• Firstcope telescope. This quality Dobsonian style telescope features a 76 mm aperture reflector optical tube. FirstScope is an ideal entry level astronomical telescope to use in schools.
  • Space Awareness teacher resource kit.

The national contest runner upwill receive:

  • Space Awareness teacher resource kit.

All winners will also receive recognition badges for schools & individuals, and the publication of the finalist submissions on the Space Awareness website.

Any questions?

Choose from the following options to help answer any queries you may have:

  • Take a look at our Frequently Asked Questions page (available here).
  • Send us an email: [email protected]

Note: within any correspondence please clearly state which national-level contest (see list of National Contest Organisers below) you are planning to submit your entry to, so that we can ensure your entry or enquiry reaches the right people.

IMPORTANT DATES

Date Activity description
1 June 2017 Competition launched.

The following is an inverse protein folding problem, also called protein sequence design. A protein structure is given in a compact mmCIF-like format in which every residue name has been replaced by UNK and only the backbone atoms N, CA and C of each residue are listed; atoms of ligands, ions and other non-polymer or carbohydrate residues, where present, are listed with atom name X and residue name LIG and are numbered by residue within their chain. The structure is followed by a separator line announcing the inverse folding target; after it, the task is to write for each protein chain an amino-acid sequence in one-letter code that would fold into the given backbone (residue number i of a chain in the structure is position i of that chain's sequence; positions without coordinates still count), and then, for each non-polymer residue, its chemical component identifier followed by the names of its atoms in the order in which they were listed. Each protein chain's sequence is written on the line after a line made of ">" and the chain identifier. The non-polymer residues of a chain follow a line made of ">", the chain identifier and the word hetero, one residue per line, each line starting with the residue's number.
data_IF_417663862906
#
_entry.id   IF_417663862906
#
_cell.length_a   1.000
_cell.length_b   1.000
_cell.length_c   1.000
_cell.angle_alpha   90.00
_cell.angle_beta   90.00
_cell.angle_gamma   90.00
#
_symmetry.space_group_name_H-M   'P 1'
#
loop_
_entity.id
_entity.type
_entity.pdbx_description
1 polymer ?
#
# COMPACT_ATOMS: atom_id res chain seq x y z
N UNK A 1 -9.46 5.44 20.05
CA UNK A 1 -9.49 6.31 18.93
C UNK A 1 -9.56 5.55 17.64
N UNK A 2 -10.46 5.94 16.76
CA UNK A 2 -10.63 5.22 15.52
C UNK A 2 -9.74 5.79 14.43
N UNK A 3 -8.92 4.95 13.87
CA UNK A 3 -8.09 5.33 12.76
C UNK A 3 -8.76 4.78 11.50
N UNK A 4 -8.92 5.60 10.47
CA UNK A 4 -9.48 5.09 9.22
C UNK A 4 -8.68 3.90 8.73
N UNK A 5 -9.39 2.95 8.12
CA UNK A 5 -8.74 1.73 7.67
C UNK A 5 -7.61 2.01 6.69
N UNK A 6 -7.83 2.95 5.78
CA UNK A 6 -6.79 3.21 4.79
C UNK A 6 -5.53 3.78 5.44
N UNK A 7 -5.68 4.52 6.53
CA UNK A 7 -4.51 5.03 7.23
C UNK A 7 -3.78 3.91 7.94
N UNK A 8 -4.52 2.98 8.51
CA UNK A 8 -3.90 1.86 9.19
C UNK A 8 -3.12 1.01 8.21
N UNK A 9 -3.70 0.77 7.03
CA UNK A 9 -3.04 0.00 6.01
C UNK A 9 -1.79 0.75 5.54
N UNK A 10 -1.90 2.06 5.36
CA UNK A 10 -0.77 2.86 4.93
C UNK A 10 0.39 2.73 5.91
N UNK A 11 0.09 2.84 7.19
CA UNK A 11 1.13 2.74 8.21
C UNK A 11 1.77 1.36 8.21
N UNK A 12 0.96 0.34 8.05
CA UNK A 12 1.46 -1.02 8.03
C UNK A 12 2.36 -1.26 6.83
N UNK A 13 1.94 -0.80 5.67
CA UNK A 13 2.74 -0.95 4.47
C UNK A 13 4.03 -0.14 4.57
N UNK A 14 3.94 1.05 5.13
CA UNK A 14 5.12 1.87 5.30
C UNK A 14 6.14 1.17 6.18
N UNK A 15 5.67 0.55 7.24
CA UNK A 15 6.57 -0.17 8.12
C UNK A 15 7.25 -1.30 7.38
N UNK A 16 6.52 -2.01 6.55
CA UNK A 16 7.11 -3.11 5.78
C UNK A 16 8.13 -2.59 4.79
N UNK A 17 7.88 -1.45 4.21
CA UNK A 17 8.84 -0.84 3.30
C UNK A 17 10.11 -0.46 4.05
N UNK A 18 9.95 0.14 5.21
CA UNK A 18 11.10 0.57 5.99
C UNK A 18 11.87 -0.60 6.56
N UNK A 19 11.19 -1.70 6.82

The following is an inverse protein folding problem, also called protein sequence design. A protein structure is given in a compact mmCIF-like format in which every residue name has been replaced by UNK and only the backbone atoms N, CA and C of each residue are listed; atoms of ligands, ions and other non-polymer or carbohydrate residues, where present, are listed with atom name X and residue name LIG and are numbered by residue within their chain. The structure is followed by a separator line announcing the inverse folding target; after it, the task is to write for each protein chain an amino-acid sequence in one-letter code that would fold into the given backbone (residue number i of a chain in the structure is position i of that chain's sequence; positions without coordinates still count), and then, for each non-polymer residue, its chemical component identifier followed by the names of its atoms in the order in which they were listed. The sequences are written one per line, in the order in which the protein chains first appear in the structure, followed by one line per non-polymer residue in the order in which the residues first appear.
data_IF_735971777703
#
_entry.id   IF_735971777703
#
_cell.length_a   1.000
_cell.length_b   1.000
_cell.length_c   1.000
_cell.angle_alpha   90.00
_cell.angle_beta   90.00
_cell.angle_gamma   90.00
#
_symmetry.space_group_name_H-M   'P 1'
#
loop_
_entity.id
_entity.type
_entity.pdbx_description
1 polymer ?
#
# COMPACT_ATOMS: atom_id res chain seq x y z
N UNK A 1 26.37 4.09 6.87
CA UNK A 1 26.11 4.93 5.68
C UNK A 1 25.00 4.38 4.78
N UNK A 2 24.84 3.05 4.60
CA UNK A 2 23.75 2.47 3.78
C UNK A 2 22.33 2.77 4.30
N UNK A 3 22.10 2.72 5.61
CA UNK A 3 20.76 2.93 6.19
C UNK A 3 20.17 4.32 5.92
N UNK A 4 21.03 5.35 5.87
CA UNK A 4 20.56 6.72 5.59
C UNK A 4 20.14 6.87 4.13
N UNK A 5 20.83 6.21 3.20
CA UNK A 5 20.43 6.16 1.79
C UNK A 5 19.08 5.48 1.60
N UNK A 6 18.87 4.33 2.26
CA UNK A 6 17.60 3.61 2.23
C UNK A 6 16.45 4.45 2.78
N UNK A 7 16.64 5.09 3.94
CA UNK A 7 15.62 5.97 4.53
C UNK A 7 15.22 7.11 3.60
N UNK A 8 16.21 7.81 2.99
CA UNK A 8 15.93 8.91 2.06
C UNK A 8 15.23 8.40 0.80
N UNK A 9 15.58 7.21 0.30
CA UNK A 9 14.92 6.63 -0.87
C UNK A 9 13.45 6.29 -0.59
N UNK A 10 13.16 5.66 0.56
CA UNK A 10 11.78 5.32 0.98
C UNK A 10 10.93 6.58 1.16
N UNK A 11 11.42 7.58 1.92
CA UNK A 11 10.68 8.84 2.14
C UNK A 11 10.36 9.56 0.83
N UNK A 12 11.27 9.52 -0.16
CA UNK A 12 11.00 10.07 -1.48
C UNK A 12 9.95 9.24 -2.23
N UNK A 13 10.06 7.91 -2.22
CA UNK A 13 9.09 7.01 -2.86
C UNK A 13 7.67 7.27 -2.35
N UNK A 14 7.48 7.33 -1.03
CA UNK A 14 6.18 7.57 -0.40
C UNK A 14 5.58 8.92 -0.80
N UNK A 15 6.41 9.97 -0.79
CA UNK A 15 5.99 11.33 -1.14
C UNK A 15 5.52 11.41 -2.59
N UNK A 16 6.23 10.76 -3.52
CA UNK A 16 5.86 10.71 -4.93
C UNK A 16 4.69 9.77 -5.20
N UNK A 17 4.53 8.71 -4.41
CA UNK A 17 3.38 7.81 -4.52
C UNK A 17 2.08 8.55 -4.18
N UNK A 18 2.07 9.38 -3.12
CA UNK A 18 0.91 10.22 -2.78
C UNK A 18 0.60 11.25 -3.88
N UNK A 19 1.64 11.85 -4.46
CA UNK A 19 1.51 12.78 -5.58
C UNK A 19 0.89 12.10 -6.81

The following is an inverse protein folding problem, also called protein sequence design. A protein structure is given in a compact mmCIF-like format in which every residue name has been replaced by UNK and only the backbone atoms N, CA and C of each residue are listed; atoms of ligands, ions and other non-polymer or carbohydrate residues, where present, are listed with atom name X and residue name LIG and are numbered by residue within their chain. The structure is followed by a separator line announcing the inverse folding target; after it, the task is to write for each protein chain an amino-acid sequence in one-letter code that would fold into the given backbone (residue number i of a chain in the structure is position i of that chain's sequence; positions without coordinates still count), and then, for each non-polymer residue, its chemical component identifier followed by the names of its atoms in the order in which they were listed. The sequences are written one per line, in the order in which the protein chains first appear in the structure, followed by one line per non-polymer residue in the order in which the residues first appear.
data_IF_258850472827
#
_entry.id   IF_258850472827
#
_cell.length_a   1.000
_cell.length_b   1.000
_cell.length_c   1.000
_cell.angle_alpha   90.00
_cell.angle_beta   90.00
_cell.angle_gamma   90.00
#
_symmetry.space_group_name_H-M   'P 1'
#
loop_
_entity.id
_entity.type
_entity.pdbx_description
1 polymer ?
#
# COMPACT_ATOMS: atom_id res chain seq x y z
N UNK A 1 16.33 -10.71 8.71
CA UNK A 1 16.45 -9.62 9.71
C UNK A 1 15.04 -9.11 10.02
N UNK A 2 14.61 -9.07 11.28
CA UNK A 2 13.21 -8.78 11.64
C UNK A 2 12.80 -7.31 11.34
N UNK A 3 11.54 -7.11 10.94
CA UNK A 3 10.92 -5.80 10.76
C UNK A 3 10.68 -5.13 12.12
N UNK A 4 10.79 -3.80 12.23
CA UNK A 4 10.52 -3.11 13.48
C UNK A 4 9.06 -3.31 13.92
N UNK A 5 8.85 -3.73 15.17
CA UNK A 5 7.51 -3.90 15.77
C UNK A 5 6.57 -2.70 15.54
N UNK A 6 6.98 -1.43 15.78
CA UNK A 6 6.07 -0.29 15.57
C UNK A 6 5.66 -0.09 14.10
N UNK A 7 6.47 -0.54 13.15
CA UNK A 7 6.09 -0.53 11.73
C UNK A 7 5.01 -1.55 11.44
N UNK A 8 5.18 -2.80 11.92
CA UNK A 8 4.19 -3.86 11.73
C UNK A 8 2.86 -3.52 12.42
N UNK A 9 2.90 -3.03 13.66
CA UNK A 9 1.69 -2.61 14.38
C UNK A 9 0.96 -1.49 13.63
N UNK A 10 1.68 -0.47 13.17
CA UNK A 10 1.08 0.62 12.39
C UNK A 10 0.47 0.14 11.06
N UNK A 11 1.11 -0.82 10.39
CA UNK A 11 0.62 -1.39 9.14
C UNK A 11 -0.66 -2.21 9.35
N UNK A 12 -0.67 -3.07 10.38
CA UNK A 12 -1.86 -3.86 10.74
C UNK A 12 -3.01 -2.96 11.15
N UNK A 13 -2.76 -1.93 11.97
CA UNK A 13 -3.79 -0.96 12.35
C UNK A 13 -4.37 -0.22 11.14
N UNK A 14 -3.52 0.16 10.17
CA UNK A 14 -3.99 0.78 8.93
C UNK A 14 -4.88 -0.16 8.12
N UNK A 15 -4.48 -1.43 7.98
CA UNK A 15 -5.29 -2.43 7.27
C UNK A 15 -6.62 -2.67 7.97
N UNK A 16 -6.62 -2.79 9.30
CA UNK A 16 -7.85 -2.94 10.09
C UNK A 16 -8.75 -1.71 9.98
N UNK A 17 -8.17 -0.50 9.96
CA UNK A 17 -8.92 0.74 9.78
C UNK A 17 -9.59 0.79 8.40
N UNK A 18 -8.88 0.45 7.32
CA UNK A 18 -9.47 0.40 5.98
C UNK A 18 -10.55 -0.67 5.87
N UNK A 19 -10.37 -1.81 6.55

14 October 2017 Competition closes end of World Space Week.
31 October 2017 National and Global contest winners (international finalists) announced.

Finalist entries will be translated into English for consideration at the International Final.

21 November 2017 International winners announced.

Finalist case studies published on the Space Awareness website.

NATIONAL COMPETITIONS

  • Belgium (French) – Gert Smet (Planetarium of the Royal Belgian Observatory)
  • Brazil (Portuguese) – Marcelo de Oliveira Souza (Louis Cruls Astronomy Club)
  • Bulgaria (Bulgarian) – Ivo Jokin (Municipal Center for Extracurricular Activities, Pleven Region)
  • Germany (German) – Markus Nielbock (Haus der Astronomie)
  • Greece (Greek) – Eleftheria Tsourlidaki (Ellinogermaniki Agogi)
  • India (Tamil and English) – Surender Ponnalagar (Audacious Dreams Foundation)
  • Netherlands (Dutch) – Wouter Schrier (Leiden University)
  • Nigeria (English) – Kingsley Chukwudi Okpala (Department of Physics and Astronomy, University of Nigeria, Nsukka)
  • Poland (Polish) – Milena Ratajczak (New Space Foundation)
  • Portugal (Portuguese) – Nuno Gomes  (Nuclio)
  • Romania (Romanian) – Virgil Pop (ROSA)
  • Spain (Spanish) – Amelia Ortiz (University of Valencia, Astronomical Observatory)
  • United Kingdom (English) – Edward Gomez (Las Cumbres Observatory)
  • Global Contest (English only)* – Uma Patel (University College London)

*For countries where there is no national contest University College London (UCL) will act as global contest organiser. Individuals, groups or organisations can submit their entries to the Global Contest in English.

CEVAP VER